Hungry For Holiness Men's Fellowship
Thoughts on Traditions - Part 1
- Category: Fishers of Men
- Published: Sunday, 08 January 2012 20:45
- Written by Terry Tompkins
- Hits: 2197
The Effects of Tradition on Our Motivations
We often cling to traditions that we have been taught or handed down by family, or even formed in our own lives as we find ourselves repeating activities or commemorating special events. Traditions have benefits that we’ll look at in a later entry, but there is also reason to individually examine our traditions from time to time. If you perform a word search of the New Testament for the word “tradition”, and look for those passages where Jesus discussed the topic, you will find that He had some concerns related to religious traditions in particular.
One reason to examine our individual traditions is the effect they can have on our motivation to do “the right thing”. Over time, traditions can be carried out almost mechanically. We will likely still recognize the reason we have adopted the activity, but the spirit of it is lost in the repetition. The following scenarios describe the repeated carrying out duties that aren’t actually traditions, but they should clearly illustrate a difference in motivation.
For the first situation, imagine that you are a prisoner in solitary confinement. At the appointed times every day, a prison guard brings food to your door and without a word completes his assigned duty. It’s probably safe to say that the guard is providing this service not out of love, but because it’s his obligation to carry out this routine. As a prisoner, as much as you might not want to spend “quality time” with fellow inmates in the prison cafeteria, it’s likely that most would eventually prefer that activity over being fed through a slot in the door without a word being spoken. The need is met; the transaction has been completed; the guard has done what was expected, and you once again have sustenance. There is no illusion that the guard might have provided the food out of love for you, the prisoner.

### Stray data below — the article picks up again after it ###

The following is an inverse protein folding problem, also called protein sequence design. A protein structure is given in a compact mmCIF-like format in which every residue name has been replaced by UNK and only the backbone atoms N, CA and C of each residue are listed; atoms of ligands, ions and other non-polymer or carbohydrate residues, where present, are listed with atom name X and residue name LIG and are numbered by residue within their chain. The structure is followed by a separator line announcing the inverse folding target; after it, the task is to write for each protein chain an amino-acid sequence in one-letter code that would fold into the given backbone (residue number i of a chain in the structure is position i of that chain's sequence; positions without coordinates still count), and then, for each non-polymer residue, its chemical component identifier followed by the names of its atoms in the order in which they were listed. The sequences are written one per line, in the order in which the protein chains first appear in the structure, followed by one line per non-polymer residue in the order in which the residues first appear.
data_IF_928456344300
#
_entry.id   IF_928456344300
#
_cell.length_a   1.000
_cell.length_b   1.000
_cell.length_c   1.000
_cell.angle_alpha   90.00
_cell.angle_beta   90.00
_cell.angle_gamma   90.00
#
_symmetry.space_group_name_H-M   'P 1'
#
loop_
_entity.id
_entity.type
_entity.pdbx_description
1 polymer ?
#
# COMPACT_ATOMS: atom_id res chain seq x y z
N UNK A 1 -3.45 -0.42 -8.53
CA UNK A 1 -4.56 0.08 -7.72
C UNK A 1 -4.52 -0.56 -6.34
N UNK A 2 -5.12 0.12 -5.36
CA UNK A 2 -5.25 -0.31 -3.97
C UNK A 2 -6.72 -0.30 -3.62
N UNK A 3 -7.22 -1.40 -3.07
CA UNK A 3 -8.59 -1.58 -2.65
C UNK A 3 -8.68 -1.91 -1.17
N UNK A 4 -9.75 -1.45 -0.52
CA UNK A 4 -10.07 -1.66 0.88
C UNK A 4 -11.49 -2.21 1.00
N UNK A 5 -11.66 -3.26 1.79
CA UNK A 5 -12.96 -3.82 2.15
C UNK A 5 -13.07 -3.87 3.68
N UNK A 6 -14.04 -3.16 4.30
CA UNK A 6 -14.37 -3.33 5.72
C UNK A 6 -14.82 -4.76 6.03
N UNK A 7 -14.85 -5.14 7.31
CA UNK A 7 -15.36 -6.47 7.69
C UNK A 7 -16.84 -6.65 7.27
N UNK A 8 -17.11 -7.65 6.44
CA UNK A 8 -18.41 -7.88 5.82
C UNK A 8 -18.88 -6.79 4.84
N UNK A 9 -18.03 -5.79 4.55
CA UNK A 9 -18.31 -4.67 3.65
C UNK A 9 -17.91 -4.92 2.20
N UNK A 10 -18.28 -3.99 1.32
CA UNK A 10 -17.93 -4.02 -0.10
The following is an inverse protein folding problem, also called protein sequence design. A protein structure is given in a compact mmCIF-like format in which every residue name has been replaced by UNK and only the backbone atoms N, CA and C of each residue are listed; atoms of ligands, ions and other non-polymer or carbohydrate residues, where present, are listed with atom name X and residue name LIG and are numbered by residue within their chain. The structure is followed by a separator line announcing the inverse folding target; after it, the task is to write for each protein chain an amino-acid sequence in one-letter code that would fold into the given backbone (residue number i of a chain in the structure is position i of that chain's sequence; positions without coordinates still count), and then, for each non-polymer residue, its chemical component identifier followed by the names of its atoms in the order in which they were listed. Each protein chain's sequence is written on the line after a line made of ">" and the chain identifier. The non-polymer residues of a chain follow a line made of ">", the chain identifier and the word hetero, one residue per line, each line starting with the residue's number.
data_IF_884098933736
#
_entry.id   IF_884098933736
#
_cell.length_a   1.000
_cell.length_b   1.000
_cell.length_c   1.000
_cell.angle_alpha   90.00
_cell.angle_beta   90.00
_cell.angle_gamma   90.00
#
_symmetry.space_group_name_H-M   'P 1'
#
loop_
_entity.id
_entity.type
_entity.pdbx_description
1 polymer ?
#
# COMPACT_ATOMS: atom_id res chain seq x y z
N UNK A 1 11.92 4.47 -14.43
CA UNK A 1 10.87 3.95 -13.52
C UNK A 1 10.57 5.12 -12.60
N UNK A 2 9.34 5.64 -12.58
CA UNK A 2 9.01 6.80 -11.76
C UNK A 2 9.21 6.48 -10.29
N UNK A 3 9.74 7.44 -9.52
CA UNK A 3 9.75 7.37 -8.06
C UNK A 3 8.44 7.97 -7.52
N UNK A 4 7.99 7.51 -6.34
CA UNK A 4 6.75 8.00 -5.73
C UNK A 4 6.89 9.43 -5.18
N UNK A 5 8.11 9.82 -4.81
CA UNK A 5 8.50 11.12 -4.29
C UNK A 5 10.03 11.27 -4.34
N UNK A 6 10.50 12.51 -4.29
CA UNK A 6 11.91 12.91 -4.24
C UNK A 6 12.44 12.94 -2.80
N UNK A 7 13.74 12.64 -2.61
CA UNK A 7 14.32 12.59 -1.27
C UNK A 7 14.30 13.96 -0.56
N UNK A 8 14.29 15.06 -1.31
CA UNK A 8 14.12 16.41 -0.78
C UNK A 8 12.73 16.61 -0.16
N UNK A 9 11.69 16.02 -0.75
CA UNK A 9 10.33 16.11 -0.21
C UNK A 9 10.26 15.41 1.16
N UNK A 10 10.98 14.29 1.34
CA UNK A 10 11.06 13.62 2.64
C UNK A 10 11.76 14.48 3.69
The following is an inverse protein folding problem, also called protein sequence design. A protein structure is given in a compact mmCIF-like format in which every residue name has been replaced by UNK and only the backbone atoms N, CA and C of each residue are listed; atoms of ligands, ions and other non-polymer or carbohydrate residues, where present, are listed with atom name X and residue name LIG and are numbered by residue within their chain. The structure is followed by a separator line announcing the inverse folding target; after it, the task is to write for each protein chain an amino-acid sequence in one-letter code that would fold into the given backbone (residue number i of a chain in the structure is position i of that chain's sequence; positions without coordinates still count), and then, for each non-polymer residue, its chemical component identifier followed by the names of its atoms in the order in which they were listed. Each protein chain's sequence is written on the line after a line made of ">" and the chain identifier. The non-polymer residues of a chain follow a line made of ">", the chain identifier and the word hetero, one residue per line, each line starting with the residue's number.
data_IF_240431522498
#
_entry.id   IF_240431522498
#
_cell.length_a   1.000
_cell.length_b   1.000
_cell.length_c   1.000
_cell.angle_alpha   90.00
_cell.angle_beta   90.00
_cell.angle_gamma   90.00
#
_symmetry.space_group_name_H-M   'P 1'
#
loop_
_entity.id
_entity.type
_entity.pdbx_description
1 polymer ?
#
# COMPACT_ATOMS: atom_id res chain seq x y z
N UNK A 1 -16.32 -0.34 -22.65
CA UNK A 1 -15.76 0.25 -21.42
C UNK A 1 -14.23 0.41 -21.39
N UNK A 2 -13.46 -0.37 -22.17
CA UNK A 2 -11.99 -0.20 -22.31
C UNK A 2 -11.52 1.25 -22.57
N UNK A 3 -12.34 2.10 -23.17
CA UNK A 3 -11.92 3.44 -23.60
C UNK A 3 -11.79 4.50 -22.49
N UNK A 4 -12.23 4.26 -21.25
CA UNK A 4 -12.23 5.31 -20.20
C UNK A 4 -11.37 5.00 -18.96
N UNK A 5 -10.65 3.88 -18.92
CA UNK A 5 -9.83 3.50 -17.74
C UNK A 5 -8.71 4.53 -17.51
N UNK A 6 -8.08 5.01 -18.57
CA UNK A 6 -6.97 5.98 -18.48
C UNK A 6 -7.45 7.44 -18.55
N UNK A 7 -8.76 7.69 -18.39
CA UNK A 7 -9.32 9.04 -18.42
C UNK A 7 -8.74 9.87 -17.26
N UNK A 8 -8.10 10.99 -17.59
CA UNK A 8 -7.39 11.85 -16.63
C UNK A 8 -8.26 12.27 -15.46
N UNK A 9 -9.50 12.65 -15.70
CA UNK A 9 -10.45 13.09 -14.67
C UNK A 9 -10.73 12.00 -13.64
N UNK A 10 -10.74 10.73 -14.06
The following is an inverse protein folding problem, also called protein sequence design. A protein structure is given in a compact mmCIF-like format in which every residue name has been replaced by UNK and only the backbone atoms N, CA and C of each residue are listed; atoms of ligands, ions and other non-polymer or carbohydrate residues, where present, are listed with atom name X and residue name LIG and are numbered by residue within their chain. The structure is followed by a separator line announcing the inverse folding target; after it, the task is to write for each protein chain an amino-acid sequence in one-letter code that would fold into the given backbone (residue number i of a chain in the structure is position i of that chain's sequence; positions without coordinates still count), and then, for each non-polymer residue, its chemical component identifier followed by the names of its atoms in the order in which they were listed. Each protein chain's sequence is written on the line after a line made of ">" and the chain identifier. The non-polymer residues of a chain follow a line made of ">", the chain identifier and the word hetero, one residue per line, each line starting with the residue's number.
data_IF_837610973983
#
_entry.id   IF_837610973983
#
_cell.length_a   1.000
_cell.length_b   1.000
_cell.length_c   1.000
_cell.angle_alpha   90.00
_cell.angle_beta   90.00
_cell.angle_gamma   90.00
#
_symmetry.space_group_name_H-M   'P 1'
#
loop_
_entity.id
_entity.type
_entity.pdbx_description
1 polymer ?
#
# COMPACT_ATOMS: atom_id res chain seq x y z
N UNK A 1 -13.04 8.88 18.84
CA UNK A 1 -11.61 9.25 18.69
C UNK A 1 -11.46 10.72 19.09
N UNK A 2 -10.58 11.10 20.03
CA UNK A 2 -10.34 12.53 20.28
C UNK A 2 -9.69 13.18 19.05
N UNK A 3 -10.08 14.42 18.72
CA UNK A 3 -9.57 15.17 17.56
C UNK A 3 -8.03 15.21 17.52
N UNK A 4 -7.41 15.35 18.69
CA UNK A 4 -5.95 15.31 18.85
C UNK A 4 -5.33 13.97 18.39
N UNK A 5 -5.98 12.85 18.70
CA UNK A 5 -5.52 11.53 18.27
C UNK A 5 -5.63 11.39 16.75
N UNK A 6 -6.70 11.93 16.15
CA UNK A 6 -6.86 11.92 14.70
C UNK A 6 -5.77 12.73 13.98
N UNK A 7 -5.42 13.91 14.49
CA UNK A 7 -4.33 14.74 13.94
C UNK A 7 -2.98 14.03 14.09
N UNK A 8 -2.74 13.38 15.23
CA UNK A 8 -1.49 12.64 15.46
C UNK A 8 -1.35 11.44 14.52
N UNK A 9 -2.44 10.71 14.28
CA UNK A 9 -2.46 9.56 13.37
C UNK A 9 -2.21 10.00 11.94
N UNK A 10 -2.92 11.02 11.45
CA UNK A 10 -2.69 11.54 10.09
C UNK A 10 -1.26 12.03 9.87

Now imagine that you are a seriously ill patient in a hospital. Let’s further suppose that the hospital food isn’t much better than the prison food in the previous scenario. Because of this, the nursing staff takes pity on you and looks the other way every day when a caring spouse or child smuggles in a bit of “real food” for you. The hospital staff and you are both aware that this act of kindness isn’t done out of a sense of obligation. Your family member is concerned about you and wants to do something, anything, to provide relief to you and demonstrate his or her love.
In both scenarios a need is met – both giver and receiver have performed their respective roles. However, there is a difference that can have an eternal significance. In the hospital example, the visits to the captive audience (the patient) are not merely a repeated act or duty. After enough iterations the drive to and from the hospital might become routine, but the visit itself is motivated by something more than obligation.
These imagined situations should illustrate one potential hazard presented by the performing of activities or “duties” out of tradition or simply because “that’s what we were taught to do”. It is too easy for the motivation to slide from love and devotion into a sense of obligation. Even worse, a tradition can lead to a sense of self-righteousness. It’s possible to believe that because of faithfulness to a routine or duty that we have somehow “earned” our eternal reward. We’ll look at some biblical examples of this in a future post. The primary message to convey here is that we should examine our individual motives for carrying out various habits or traditions and pray that the love and devotion that we started with hasn’t subtly fallen by the wayside without our even recognizing it. Every act we do for God or family or neighbor should be driven by love, and we should never feel that mere consistency in carrying out a tradition in any way earns righteousness in God’s system of accounting. On a final note, 1st Corinthians chapter 13 clearly cautions that we should do the right things for the right reasons:
1Though I speak with the tongues of men and of angels, and have not charity, I am become as sounding brass, or a tinkling cymbal.
2And though I have the gift of prophecy, and understand all mysteries, and all knowledge; and though I have all faith, so that I could remove mountains, and have not charity, I am nothing.
3And though I bestow all my goods to feed the poor, and though I give my body to be burned, and have not charity, it profiteth me nothing.